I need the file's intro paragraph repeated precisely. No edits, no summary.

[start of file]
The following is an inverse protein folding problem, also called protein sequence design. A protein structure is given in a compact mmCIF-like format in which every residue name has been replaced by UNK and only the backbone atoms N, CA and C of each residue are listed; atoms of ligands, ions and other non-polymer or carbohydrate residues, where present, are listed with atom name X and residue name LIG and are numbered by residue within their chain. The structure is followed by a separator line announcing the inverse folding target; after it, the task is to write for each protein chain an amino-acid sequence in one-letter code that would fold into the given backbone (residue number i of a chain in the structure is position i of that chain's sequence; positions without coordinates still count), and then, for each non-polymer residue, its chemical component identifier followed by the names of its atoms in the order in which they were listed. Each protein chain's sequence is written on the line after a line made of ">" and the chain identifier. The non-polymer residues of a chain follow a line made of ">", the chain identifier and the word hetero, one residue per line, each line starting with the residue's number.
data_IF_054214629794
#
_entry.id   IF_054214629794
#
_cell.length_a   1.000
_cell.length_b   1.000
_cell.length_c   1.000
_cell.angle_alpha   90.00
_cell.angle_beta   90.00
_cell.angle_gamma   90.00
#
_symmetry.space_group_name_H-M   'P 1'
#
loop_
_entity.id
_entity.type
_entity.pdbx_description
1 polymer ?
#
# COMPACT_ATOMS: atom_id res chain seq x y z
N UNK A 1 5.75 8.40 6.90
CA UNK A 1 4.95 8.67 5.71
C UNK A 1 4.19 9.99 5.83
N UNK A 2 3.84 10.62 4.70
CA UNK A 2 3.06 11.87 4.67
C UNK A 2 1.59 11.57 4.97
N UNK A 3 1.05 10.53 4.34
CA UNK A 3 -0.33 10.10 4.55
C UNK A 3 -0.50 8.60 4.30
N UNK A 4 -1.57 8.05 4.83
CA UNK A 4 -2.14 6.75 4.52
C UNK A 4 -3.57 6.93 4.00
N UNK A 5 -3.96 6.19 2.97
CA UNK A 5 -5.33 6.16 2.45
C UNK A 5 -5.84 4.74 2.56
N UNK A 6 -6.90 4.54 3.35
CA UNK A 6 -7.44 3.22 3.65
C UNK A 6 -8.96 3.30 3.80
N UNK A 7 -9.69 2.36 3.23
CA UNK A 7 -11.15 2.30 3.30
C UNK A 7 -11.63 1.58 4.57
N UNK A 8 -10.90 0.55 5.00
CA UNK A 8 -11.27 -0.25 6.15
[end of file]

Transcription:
The following is an inverse protein folding problem, also called protein sequence design. A protein structure is given in a compact mmCIF-like format in which every residue name has been replaced by UNK and only the backbone atoms N, CA and C of each residue are listed; atoms of ligands, ions and other non-polymer or carbohydrate residues, where present, are listed with atom name X and residue name LIG and are numbered by residue within their chain. The structure is followed by a separator line announcing the inverse folding target; after it, the task is to write for each protein chain an amino-acid sequence in one-letter code that would fold into the given backbone (residue number i of a chain in the structure is position i of that chain's sequence; positions without coordinates still count), and then, for each non-polymer residue, its chemical component identifier followed by the names of its atoms in the order in which they were listed. Each protein chain's sequence is written on the line after a line made of ">" and the chain identifier. The non-polymer residues of a chain follow a line made of ">", the chain identifier and the word hetero, one residue per line, each line starting with the residue's number.